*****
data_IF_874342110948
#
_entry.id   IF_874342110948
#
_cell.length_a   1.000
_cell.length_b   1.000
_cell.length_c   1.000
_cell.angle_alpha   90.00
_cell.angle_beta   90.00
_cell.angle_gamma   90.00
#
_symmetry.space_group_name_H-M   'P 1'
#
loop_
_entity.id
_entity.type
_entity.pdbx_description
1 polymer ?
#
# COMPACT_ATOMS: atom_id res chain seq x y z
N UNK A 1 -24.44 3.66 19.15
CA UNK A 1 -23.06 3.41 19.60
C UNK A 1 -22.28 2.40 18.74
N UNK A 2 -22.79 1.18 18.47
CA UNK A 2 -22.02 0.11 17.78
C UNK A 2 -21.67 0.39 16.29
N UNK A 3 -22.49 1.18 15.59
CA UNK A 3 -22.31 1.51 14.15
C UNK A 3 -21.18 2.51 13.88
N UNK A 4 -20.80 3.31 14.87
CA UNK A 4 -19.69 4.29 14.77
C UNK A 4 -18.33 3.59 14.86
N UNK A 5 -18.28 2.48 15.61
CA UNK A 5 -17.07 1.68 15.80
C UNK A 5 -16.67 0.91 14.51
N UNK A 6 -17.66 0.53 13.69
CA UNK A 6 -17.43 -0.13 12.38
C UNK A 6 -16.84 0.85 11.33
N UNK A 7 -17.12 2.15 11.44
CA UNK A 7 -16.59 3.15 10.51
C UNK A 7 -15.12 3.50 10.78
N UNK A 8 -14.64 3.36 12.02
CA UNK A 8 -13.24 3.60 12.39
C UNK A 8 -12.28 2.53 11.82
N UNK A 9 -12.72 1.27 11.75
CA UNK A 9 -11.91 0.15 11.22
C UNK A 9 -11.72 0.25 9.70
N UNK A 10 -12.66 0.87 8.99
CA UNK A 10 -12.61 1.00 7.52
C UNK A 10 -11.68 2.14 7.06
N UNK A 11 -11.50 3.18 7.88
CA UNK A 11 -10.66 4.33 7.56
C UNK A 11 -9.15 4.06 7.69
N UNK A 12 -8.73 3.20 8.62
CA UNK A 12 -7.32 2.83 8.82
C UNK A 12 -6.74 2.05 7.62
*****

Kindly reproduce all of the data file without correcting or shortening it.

data_IF_874342110948
#
_entry.id   IF_874342110948
#
_cell.length_a   1.000
_cell.length_b   1.000
_cell.length_c   1.000
_cell.angle_alpha   90.00
_cell.angle_beta   90.00
_cell.angle_gamma   90.00
#
_symmetry.space_group_name_H-M   'P 1'
#
loop_
_entity.id
_entity.type
_entity.pdbx_description
1 polymer ?
#
# COMPACT_ATOMS: atom_id res chain seq x y z
N UNK A 1 -24.44 3.66 19.15
CA UNK A 1 -23.06 3.41 19.60
C UNK A 1 -22.28 2.40 18.74
N UNK A 2 -22.79 1.18 18.47
CA UNK A 2 -22.02 0.11 17.78
C UNK A 2 -21.67 0.39 16.29
N UNK A 3 -22.49 1.18 15.59
CA UNK A 3 -22.31 1.51 14.15
C UNK A 3 -21.18 2.51 13.88
N UNK A 4 -20.80 3.31 14.87
CA UNK A 4 -19.69 4.29 14.77
C UNK A 4 -18.33 3.59 14.86
N UNK A 5 -18.28 2.48 15.61
CA UNK A 5 -17.07 1.68 15.80
C UNK A 5 -16.67 0.91 14.51
N UNK A 6 -17.66 0.53 13.69
CA UNK A 6 -17.43 -0.13 12.38
C UNK A 6 -16.84 0.85 11.33
N UNK A 7 -17.12 2.15 11.44
CA UNK A 7 -16.59 3.15 10.51
C UNK A 7 -15.12 3.50 10.78
N UNK A 8 -14.64 3.36 12.02
CA UNK A 8 -13.24 3.60 12.39
C UNK A 8 -12.28 2.53 11.82
N UNK A 9 -12.72 1.27 11.75
CA UNK A 9 -11.91 0.15 11.22
C UNK A 9 -11.72 0.25 9.70
N UNK A 10 -12.66 0.87 8.99
CA UNK A 10 -12.61 1.00 7.52
C UNK A 10 -11.68 2.14 7.06
N UNK A 11 -11.50 3.18 7.88
CA UNK A 11 -10.66 4.33 7.56
C UNK A 11 -9.15 4.06 7.69
N UNK A 12 -8.73 3.20 8.62
CA UNK A 12 -7.32 2.83 8.82
C UNK A 12 -6.74 2.05 7.62